I’m the program director for Play More B’more, where we currently have 18 teenagers, some post-high school, learning how to plan and build real playgrounds. This includes being on a construction team, a recruitment team, a safety team, a play team. This way each teenager was able to lead a group of volunteers on how to build a playground. Kids would have an opportunity to build and imagine and it be safe. Our students got to engage in play therapy. We build the park in 6 hours, in one day. Rain, sleet, snow, we are out there.
This is a great way to involve opportunity youth in their community. We are working with kids from neighborhoods that need a lot of support. This of course comes with challenges. We hire youth that are homeless, that have been incarcerated, who have records. Some of our students are, for lack of better words, coming straight of the street. We have been able to get our students in a shelter the next day after enrolling. We do a lot of coaching, we work tirelessly to support them in day to day life. It’s trying to give opportunity to those who could be at a disadvantage.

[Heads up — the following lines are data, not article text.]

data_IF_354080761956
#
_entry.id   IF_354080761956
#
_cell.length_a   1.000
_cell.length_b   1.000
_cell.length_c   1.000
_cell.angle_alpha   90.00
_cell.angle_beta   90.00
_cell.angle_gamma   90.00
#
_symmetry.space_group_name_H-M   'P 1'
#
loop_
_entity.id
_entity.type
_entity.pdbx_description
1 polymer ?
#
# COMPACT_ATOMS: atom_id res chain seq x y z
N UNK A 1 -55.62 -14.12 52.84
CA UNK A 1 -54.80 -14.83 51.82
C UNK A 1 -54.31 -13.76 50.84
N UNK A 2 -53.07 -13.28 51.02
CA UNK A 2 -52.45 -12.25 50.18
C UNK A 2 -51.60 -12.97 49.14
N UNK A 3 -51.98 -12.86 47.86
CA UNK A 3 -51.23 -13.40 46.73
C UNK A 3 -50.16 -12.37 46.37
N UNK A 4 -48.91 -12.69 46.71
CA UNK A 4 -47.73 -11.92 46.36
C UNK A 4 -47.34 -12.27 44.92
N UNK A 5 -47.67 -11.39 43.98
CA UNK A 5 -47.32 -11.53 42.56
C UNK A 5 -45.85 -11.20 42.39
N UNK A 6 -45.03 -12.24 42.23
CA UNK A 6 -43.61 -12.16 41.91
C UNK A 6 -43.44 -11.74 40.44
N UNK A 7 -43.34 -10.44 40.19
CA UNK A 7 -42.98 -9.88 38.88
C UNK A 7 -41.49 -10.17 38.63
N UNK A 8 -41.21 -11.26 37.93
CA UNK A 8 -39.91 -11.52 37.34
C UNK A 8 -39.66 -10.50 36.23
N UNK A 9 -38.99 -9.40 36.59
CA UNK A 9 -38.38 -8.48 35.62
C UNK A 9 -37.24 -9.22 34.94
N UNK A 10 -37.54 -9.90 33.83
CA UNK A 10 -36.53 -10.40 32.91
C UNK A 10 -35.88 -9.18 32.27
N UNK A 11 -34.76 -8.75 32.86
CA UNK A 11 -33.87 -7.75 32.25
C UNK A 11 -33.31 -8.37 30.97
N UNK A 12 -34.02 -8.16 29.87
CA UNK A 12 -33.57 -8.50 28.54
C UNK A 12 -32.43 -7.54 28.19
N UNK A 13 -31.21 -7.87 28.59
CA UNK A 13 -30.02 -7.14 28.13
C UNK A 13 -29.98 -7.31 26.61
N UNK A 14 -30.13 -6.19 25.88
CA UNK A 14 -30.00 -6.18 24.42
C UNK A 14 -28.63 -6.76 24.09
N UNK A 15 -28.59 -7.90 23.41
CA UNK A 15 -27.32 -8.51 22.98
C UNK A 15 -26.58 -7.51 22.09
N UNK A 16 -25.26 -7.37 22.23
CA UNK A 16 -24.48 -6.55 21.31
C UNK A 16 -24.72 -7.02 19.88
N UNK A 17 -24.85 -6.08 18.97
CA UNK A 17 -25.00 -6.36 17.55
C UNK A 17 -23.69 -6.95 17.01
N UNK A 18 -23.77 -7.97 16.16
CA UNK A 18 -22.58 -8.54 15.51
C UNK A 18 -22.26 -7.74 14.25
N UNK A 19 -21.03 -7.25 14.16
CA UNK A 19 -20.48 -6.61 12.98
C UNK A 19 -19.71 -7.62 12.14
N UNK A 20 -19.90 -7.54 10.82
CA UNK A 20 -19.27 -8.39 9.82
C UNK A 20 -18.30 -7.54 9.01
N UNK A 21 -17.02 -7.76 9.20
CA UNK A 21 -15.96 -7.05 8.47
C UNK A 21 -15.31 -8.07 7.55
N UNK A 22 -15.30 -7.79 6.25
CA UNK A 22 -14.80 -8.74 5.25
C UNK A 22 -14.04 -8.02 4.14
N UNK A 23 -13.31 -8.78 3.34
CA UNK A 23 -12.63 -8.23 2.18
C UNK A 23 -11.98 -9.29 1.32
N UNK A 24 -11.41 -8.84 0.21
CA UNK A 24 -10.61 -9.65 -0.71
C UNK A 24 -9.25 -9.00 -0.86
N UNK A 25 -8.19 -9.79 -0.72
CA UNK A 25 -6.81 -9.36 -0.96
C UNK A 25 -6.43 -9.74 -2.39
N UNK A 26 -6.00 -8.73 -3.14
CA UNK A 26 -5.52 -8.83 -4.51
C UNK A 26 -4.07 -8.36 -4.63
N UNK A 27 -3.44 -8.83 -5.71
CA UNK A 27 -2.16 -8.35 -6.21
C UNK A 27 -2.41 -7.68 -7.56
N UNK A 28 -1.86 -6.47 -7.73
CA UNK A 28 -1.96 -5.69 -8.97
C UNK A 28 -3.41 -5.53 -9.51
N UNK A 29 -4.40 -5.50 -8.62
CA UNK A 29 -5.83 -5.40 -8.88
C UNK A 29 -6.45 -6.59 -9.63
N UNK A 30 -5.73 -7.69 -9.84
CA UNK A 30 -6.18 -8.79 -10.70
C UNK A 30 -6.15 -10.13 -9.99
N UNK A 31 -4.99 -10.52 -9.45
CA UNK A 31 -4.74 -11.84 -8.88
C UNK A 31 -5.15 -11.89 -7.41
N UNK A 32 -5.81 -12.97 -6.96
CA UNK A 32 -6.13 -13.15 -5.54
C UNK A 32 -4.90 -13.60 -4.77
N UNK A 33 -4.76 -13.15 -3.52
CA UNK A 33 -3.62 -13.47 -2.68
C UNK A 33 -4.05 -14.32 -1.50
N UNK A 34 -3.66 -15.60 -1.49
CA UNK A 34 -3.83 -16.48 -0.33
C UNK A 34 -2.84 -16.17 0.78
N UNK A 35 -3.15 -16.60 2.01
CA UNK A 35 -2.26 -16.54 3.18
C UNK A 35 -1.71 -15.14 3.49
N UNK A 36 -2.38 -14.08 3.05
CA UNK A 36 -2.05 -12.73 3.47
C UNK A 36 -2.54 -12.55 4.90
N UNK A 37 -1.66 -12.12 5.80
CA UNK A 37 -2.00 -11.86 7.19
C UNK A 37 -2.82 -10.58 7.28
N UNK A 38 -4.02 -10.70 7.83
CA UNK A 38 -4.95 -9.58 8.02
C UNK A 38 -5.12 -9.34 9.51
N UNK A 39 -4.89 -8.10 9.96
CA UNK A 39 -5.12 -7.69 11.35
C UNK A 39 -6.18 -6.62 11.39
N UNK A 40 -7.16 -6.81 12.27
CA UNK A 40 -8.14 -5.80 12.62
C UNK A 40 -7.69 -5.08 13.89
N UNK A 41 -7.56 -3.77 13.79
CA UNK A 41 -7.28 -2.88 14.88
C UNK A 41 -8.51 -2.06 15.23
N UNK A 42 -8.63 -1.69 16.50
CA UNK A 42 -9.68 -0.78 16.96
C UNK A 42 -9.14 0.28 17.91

All of our students come from Baltimore City. We want to make sure they’re helping to build their own community. There is a sense of gratification because they are able to give in such a tangible way. They can actually bring their children to a park they know they had hands in building. They can look back and say I’ve built all these necessary skills, but really, I’ve left knowing someone cared. I think that’s the silver lining.